Tough talk: East bloc warns Poland and West

The latest East-bloc salvos on Poland appear to be aimed as much at the West as at the Poles themselves. They were delivered Monday at the Czechoslovak Communist Party congress in Prague -- with visiting Soviet President Leonid Brezhnev applauding warmly.

The Communist states view developments in Poland with great disquiet, Czechoslovak party leader Gustav Husak conceded in his introductory address.

"We are not hiding the fact," He said. "This situation continues to disturb us greatly."

Much of the rest of his speech, however, seemed a calculated reaction to the latest pronouncements from the West, mainly the United States. These pronouncements have suggested that Soviet preparations for possible intervention in Poland were reaching the point where such a move was being contemplated and might even be imminent.

"All those who are attempting to use events in Poland for instigating an antisocialist campaign must be reminded of our clear standpoint," said Mr. Husak.

"That is, that the protection of the socialist system and the achievements of its peoples are not only the concern of each socialist state but also the joint concern of all the states of the socialist community."

Mr. Brezhnev sat by, listening intently to this restatement of the so-called Brezhnev doctrine. It was first used by the Russians and the post-Dubcek leadership in Prague --intervention to halt the reform movement in Czechoslovakia in 1968.

Mr. Husak also recalled the earlier military assertion of Soviet authority within the bloc under Mr. Brezhnev's predecessors, in East Germany and Hungary in the 1950s. (He did not mention how reformminded Polish leaders had stood up to similar threats in 1956 and earlier and thereby averted Soviet interference.)

"International imperialism," the Czechoslovak leader said, "had tried to weaken our unity on those occasions and it didn't work."

In Poland's case, the Warsaw Pact powers have already spelled out (at their Moscow meeting in December) that they will "come to the assistance" of the Polish party should it lose control of events.The Polish leadership has also announced that, in such a situation, it would not hesitate itself to request such assistance.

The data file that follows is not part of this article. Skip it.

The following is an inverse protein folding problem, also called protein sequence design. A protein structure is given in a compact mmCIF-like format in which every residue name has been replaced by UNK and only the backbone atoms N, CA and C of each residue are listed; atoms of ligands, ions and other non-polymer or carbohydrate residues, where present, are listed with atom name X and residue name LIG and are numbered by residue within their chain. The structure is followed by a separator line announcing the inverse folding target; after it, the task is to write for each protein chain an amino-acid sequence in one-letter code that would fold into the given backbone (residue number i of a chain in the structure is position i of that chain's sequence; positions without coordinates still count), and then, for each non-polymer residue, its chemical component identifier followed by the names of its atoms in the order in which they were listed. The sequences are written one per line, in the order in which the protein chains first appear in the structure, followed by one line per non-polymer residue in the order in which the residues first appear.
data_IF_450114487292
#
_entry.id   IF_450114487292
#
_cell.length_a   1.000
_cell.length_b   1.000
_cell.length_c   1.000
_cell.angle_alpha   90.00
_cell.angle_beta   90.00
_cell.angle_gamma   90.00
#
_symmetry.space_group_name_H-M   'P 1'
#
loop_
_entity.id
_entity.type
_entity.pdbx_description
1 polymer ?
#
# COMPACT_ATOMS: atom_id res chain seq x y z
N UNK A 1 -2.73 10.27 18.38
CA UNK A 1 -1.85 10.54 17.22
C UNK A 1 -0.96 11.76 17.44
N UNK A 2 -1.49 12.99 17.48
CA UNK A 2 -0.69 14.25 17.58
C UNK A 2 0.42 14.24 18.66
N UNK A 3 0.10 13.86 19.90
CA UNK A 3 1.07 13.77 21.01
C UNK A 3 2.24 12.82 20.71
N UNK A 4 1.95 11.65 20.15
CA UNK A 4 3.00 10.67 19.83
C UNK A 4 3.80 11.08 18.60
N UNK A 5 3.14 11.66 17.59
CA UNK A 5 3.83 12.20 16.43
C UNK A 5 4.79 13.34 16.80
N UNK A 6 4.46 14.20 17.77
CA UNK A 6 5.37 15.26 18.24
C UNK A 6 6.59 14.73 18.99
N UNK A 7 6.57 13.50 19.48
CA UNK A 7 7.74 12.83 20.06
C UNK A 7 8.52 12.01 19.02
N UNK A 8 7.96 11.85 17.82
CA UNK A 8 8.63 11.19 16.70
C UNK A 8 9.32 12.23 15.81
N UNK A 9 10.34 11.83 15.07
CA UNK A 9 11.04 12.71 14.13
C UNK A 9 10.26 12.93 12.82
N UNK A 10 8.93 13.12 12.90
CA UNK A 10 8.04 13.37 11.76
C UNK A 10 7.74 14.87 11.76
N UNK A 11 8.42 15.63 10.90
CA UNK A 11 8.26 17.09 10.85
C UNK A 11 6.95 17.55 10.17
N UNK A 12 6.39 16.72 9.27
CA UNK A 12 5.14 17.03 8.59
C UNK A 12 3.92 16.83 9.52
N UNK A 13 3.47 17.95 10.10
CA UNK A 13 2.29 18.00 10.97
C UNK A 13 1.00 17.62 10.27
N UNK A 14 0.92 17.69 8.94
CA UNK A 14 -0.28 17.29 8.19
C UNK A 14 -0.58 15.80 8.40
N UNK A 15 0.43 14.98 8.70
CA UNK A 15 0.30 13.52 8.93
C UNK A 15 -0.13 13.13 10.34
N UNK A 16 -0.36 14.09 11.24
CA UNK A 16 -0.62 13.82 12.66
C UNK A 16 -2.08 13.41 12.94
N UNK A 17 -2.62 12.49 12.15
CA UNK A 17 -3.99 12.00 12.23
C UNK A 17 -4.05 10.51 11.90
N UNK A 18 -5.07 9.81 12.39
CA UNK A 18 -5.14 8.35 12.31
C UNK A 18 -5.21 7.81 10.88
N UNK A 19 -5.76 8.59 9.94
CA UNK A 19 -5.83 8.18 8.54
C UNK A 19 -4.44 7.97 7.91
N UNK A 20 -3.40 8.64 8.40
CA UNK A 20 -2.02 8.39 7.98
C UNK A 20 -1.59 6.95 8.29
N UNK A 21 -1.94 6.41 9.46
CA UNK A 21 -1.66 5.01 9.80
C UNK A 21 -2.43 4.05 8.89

Mr. Brezhnev, the only party chief from among Czechoslovakia's allies to be present, was expected to address the congress April 7.

Poland is represented by a member of the Politburo, Stefan Olszowski, and delegations from other East European states are at the same short-of-top level.

The choice of Mr. Olszowski is perhaps significant. He is one of a trio whose removal from the Politburo was pressed for by the party rank and file prior to the March 19 plenum.

The three are regarded as opposed to over-radical reform, anxious to curb the new independent union Solidarity, with its mass, nationwide support, and to head off other far-reaching changes such as the reduction of censorship promised in the party's "renewal" program. (The battle over censorship, particularly over the reformers' draft of a new law compared with the more limited proposals from the government, will be carried a stage further in the Polish parliament on Friday.)

In fact, the party plenum made no changes in the Politburo because, it was reliably said, the Russians insisted the Poles maintain an outward image, at least, of unity. That, among other things, meant retaining those officials whose desire to brake the reform movement would be in keeping with Russian ideas.

It remains to be seen what Mr. Brezhnev will have to say about Poland. But, given the otherwise low level of this Prague gathering, his comments may not -- at this juncture --go much beyond Mr. Husak's, nor point to any concrete new step.

He also may reply to the flood of statements from the US over the weekend implying that Soviet action over Poland was getting nearer and warning of the consequences for international relations.

There seems some reason to believe that an equally valid reason for his presence in Prague is to take an opportunity, in the heart of Europe, to: (1) repeat the call he made at the Soviet congress in February for a new all-European disarmament effort; and, (2) to endeavor to stir up more West European popular feeling on the subject of nuclear weapons in Europe, a subject about which he has just been conferring in Moscow With West German Foreign Minister Hans-Dietrich Genscher.

In an otherwise quiet Polish atmosphere, what the US was saying caused some concern among official Poles. "It can be dangerous and counterproductive," remarked one.

Referring to US and West German indications that economic assistance to Poland would be conditional on there being neither a Soviet intervention nor the use of internal Polish force against the reform movement, one Warsaw newspaper commented: "As an ally of the Soviet Union and a member of the Warsaw Pact we must insist on avoidance of giving a political character to assistance."

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